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The Keeper’s Daughter is a new novel by French-Canadian first-time author Jean-François Caron, now translated into English by W. Donald Wilson for Talonbooks.
Structured as a series of short cinematic “takes,” this novel about recovering both personal and shared histories is told in a polyphony of voices. Châtelaine called it a “sheer joy to read,” and we think you’ll agree – which is why we’ve published an excerpt from the book on Meta-Talon. Dip into The Keeper’s Daughter: Rose and the Archipelago of Shifting Memories; the water’s warm!
Here is some context:
As a way to draw visitors to their isolated fishing village on Quebec’s North Shore, the tourist bureau commissions a documentary film recreating life as it was lived there in the 1940s and ’50s. To gather material for the project, the filmmaker is sent in search of Rose Brouillard, now an old woman but raised on an island just offshore by Onile, a local fisherman. Rose is finally tracked down in Montreal, where she lives a solitary life fogged by one of the inevitabilities of old age – failing memory.
We begin on a stormy night…
I’m the child Rose on a stormy night, a frightened Rose.
And then there’s the old dog, and Onile’s curds.
The storm is coming, disquieting. The rain batters the low cliff and the house clinging there. It’s pushing from every direction. It’s like the water you sling by the bucketful at the boardwalk to wash away the accumulated sand, dry leaves, and patches of salt from its boards.
It’s not a steady stream. It’s handfuls of shot hurled against the windows. That unrelenting roar is all there is, a blast filling the whole space inside the house with gusts. A sound that deadens soul and spirit, extending the rainstorm.
When there’s a lull, I open my eyes. In the lightning flashes I see Onile’s old dog, a fetus curled up in the middle of the room. Motionless but for the rise and fall as she breathes the humid air. The lightning doesn’t bother her. At most she bats an eyelid when the muffled rumble turns into a real explosion. She’s used to all that, Onile’s dog. She’s often gone shooting birds with him. A shot, a roll of thunder, it’s all the same to her. She’s asleep.
In the lightning flashes I see Onile bent over his jigsaw puzzle, always the same one. Three thousand fragments of a landscape bathed in the feeble, flickering light of the oil lamp. A cabin built of planks, grey among the autumn-tinged foliage such as you can make out on the coast in October. A stream in the foreground, to partially reflect the scene.
Already in those days I could become this cabin under Onile’s intent gaze. I was this old half-reflected shed in a world with a wholesome smell of undergrowth, humus, dead leaves, and an overland breeze. Even though I’m about to shatter into thousands of pieces, I’m content. Onile is willing to touch me.
In the lingering light when lightning gashes the horizon and turns the whole world blue, I can see: Onile’s face bent over his puzzle as if his moustache was a weight pulling his head forward; the fireplace framing a few almost extinct embers; the window, white for a moment before dimming again to a slate beaded with raindrops. All evening I’d rock myself like that, near the table, watching the world vanish and reappear. Nothing is real anymore, except what emerges by chance. Brief moments of existence.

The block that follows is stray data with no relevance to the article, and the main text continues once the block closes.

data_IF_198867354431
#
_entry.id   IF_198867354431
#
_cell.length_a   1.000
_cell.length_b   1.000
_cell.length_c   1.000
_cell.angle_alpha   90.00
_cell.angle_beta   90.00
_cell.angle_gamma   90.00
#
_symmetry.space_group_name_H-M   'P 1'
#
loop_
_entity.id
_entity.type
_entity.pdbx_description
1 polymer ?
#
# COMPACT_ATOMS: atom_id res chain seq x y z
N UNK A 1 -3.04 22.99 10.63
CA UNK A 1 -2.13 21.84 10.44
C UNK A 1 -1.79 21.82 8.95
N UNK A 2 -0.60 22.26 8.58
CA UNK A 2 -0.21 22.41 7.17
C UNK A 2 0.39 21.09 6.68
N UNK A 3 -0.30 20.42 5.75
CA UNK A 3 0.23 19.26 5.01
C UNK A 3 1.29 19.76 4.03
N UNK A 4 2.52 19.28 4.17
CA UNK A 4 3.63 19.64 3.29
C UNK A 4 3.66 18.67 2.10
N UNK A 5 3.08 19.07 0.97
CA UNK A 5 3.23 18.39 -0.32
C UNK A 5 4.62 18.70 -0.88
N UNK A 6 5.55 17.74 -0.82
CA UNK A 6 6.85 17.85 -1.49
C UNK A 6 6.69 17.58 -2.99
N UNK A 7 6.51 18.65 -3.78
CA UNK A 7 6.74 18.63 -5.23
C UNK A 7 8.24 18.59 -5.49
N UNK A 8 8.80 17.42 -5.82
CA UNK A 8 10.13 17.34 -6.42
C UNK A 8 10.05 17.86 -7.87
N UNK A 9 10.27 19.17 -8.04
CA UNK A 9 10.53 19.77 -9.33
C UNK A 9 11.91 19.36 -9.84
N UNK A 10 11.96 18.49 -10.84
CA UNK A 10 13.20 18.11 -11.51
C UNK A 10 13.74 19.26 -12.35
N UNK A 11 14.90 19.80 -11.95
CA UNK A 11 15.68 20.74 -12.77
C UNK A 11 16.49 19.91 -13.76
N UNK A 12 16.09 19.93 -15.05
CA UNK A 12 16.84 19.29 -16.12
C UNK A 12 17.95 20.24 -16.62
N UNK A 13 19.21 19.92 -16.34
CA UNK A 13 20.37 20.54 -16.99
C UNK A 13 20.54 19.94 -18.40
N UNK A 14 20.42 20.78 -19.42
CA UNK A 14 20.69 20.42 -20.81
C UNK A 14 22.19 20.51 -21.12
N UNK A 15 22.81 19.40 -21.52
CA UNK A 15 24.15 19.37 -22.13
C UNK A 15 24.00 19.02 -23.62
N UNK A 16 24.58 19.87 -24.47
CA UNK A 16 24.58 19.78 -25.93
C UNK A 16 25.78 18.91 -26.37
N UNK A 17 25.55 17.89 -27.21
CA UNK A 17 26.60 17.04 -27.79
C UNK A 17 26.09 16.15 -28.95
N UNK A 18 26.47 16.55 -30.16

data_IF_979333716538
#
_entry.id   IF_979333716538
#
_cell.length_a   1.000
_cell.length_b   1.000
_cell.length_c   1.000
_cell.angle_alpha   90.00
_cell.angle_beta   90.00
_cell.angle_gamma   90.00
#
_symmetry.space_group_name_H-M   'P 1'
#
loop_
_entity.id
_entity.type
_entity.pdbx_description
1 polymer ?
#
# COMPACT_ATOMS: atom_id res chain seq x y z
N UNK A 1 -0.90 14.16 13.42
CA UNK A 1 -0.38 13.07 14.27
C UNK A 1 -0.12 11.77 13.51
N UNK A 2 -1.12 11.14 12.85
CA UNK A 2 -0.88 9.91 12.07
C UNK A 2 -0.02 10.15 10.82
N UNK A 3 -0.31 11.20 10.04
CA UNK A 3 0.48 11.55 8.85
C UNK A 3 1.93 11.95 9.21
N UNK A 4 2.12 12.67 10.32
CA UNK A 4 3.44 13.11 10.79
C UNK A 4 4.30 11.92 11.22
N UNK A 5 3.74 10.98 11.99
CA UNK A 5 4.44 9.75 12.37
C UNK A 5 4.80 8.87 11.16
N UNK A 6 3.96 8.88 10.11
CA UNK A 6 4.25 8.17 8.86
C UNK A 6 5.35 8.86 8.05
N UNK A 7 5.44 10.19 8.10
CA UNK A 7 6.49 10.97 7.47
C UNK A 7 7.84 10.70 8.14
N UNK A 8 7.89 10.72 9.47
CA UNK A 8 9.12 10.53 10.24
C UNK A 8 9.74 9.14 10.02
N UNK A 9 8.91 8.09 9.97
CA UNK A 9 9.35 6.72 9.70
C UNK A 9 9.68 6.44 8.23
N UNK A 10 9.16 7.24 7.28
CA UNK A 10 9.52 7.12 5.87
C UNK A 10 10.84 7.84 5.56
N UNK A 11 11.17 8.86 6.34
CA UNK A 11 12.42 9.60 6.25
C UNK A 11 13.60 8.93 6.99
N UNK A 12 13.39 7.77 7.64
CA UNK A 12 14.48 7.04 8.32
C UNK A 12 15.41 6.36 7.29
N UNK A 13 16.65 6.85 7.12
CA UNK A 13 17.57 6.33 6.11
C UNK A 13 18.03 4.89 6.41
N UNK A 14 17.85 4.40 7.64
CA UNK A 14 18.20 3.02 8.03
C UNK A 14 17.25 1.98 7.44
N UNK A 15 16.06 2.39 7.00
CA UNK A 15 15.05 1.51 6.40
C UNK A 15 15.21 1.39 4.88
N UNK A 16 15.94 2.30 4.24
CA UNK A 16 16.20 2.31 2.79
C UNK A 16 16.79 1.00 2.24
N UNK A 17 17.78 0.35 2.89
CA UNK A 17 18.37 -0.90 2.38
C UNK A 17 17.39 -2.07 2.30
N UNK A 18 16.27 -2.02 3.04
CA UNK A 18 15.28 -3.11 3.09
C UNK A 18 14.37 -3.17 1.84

Until Onile’s voice brings both of us back to the world: Daughter! Daughter, take some milk; go and make curd.
Then fear comes, that childish fear, an irrepressible fear that surges up as it always does. Because Mama is no longer here I’m the one who has to do the housework, so I have to make the curd. Onile is the papa of the story. I’m his daughter, I keep house for him. Our house.
Like always when he asks, I take a bowl of milk from the icebox and carry it to the workshop nearby. I set it down on the dusty workbench. I cover the bowl with a clean cloth so the cats can’t dip their paws in it. If there’s too much milk in the curding bowl a dark stain will spread over the centre of the cloth when it touches the creamy liquid.
I leave the bowl, the milk, and the cloth behind to be shaken by the storm, curdling the milk, leaving it thick and grainy, for Papa to mix with treacle or brown sugar in the morning.
From the workshop, the part of the island I can see makes a darker patch of night than the world on the horizon. Tomorrow, the gullies: the water off the headland, all the island’s water pouring down. The shore will never be the same again, for it changes every time. It will be ravined, unfamiliar, until the next storm. Until the
spring tides. Or the ice.
I shiver at each new rumble: quick, back to the house, where Papa is shifting his frame from one window to the next, stopping to gaze at points on the horizon only he can recognize. He’s abandoned his puzzle. Now he’s watching out for a distress signal, always a lightkeeper, though not a real one.
I return to the living room soaked through: it’s my lot as the daughter in a house with no mother. In front of the feeble fire I dry my blouse and shake out my skirt, which is clinging to my thighs. I hear the reassuring crackle coming from the hearth amid the din of thunder, the laboured breathing of the dog stretched out on the floor, and Papa’s voice mumbling prayers.
I’m nine, the dog is twelve; in a few months she’ll be dead. Onile puts on his oilskin and goes out. He’ll come home late in the night, soaked to the marrow with rain, bringing guests off the raging sea. Not for the first time.
They’ll have curd with sugar for breakfast.
This misty, swirling story is now available in print for $14.95. Find the extract above on pages 105–107.